Two strains, HPV 16 and HPV 18, are known to be responsible for most cases of cervical cancer.
They do not have any symptoms, so women will not realise they have it.
But these infections are very common and most women who have them do not develop cervical cancer.
Using condoms during sex offers some protection against HPV, but it cannot always prevent infection because the virus is also spread through skin-to-skin contact of the wider genital area.
The HPV vaccine has been routinely offered to girls aged 12 and 13 since 2008.
If cervical cancer is diagnosed at an early stage, it's usually possible to treat it using surgery.
In some cases, it's possible to leave the womb in place, but it may need to be removed.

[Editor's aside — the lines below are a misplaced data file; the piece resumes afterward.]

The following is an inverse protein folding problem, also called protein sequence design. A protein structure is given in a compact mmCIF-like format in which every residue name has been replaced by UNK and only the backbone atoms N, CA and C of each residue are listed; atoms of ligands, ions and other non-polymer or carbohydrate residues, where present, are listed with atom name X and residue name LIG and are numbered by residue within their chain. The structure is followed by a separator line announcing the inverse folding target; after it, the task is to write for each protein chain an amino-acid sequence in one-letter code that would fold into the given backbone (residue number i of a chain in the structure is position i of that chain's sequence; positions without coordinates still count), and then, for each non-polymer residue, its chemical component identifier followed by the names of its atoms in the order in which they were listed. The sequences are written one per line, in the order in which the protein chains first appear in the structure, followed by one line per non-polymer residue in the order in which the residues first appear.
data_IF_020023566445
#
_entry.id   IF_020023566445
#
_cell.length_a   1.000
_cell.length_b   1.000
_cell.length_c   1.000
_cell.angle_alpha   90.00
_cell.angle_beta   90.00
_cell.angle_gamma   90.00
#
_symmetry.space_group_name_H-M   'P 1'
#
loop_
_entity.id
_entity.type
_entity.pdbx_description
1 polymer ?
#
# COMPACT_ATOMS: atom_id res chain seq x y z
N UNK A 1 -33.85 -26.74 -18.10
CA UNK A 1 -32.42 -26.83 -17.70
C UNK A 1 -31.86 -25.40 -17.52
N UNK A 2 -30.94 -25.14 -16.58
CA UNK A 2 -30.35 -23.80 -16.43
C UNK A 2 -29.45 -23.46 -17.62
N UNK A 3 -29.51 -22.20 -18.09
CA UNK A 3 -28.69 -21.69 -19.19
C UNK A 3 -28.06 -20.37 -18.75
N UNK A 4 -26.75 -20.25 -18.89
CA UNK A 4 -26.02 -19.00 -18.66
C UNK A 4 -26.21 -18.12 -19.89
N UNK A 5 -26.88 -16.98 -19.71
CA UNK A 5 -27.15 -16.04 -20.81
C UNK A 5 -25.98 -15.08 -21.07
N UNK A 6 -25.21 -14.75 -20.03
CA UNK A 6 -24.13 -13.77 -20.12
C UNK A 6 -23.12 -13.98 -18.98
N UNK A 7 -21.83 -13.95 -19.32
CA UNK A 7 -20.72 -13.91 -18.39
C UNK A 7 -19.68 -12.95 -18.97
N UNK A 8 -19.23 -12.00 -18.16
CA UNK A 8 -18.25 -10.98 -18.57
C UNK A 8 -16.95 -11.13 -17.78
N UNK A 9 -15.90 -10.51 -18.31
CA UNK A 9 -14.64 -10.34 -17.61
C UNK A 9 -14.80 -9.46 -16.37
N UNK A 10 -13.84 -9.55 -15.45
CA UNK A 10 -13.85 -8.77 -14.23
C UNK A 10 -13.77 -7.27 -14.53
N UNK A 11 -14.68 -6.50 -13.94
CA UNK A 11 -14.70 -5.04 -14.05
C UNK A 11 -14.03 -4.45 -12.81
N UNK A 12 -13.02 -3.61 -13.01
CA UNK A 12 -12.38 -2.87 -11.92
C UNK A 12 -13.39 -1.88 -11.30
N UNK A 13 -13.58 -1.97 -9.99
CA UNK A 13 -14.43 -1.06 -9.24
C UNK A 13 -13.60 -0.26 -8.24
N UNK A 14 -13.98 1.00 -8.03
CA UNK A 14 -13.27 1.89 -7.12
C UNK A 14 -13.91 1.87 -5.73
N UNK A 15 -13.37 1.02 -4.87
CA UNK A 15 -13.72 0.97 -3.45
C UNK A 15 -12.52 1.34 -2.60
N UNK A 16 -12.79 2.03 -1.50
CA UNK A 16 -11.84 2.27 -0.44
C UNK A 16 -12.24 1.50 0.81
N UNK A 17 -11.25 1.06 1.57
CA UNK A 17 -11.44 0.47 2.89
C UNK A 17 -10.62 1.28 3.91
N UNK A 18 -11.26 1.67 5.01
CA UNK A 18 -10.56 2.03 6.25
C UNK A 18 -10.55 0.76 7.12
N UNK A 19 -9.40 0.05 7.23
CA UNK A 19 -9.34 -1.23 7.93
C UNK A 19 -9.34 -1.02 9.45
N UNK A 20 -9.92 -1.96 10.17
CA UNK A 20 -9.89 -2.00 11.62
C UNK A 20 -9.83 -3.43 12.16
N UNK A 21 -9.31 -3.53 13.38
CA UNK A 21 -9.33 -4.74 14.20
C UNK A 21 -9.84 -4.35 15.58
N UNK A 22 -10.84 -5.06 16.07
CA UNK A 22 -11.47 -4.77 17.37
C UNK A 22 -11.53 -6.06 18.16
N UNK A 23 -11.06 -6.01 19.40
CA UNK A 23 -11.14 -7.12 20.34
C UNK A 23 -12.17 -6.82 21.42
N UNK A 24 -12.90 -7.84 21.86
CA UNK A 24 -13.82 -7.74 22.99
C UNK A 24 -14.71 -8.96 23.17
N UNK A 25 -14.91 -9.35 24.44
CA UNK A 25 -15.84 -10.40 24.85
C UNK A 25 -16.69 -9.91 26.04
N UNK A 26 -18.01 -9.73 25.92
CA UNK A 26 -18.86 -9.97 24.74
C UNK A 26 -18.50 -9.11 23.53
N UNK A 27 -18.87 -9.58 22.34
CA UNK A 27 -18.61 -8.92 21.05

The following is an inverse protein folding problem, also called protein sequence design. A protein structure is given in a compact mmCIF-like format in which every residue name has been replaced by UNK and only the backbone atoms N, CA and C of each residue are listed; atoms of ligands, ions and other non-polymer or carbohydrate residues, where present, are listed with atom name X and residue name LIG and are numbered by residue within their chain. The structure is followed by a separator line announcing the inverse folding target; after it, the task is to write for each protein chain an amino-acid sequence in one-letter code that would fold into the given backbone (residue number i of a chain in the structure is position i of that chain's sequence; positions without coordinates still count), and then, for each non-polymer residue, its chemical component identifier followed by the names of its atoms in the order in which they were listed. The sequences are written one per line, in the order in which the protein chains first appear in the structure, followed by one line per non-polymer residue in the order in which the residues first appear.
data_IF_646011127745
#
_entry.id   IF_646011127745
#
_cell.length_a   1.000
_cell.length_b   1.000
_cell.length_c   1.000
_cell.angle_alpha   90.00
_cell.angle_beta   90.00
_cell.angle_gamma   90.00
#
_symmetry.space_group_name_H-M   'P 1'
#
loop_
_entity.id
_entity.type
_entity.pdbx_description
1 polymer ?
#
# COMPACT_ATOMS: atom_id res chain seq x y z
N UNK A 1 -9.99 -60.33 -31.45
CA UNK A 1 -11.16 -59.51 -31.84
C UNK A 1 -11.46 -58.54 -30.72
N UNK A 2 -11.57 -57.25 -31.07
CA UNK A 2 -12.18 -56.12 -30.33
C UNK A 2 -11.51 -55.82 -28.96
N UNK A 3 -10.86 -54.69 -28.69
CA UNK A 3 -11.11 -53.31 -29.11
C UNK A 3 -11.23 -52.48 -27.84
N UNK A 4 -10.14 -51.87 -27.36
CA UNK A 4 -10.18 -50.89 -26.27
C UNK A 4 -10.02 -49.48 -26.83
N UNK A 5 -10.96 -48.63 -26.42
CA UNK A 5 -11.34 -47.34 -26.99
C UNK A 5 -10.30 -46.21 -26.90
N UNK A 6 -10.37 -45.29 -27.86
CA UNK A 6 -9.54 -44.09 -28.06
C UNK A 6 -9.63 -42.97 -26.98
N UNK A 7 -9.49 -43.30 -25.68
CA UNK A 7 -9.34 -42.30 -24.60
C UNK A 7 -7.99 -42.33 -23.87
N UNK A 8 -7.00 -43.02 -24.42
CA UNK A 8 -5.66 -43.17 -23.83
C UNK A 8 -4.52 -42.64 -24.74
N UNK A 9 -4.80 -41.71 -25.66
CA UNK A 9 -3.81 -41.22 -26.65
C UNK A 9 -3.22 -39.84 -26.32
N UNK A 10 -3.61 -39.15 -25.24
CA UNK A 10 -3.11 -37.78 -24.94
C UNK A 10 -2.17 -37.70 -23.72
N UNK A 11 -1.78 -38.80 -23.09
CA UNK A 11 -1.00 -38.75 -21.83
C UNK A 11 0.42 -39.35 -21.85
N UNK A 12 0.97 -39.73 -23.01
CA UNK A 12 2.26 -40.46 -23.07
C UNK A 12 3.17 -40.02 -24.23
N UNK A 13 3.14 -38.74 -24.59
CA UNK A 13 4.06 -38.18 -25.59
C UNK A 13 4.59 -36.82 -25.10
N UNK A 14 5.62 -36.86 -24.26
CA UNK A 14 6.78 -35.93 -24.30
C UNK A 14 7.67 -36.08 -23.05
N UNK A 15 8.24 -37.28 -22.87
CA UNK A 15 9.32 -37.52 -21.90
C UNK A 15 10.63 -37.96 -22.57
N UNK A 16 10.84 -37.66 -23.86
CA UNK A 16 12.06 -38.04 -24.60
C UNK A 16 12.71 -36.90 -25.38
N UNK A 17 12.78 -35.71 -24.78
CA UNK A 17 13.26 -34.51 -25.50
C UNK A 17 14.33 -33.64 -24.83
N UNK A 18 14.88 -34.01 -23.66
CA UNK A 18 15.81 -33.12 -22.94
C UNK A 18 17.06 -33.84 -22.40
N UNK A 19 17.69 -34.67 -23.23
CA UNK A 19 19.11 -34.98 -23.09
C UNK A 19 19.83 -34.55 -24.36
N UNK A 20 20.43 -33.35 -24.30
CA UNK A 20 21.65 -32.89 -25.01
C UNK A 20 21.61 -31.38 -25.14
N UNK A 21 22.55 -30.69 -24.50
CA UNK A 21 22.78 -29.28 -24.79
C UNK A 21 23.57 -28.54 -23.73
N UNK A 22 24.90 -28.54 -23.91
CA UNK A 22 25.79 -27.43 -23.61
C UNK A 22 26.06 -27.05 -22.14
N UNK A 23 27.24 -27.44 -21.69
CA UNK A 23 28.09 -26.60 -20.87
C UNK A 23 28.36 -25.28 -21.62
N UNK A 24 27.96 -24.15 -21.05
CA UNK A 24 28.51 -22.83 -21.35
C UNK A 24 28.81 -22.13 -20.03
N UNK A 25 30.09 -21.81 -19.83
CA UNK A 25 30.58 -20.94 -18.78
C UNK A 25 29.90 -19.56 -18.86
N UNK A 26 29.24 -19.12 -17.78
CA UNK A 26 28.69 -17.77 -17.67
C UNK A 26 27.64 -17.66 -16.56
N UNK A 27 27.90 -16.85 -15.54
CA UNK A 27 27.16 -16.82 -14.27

The surgical procedure used to remove the womb is called a hysterectomy.
Radiotherapy is another option for some women with early-stage cervical cancer.
In some cases, it's used alongside surgery or chemotherapy, or both.
More advanced cases of cervical cancer are usually treated using a combination of chemotherapy and radiotherapy.
We want to get better at communicating with our patients.
We want to make sure you can read and understand the information we send you.
If you find it hard to read our letters or if you need someone to support you at appointments, please let us know.
Please tell the receptionist if you need information in a different format or communication support.
For see our accessible information page for more information.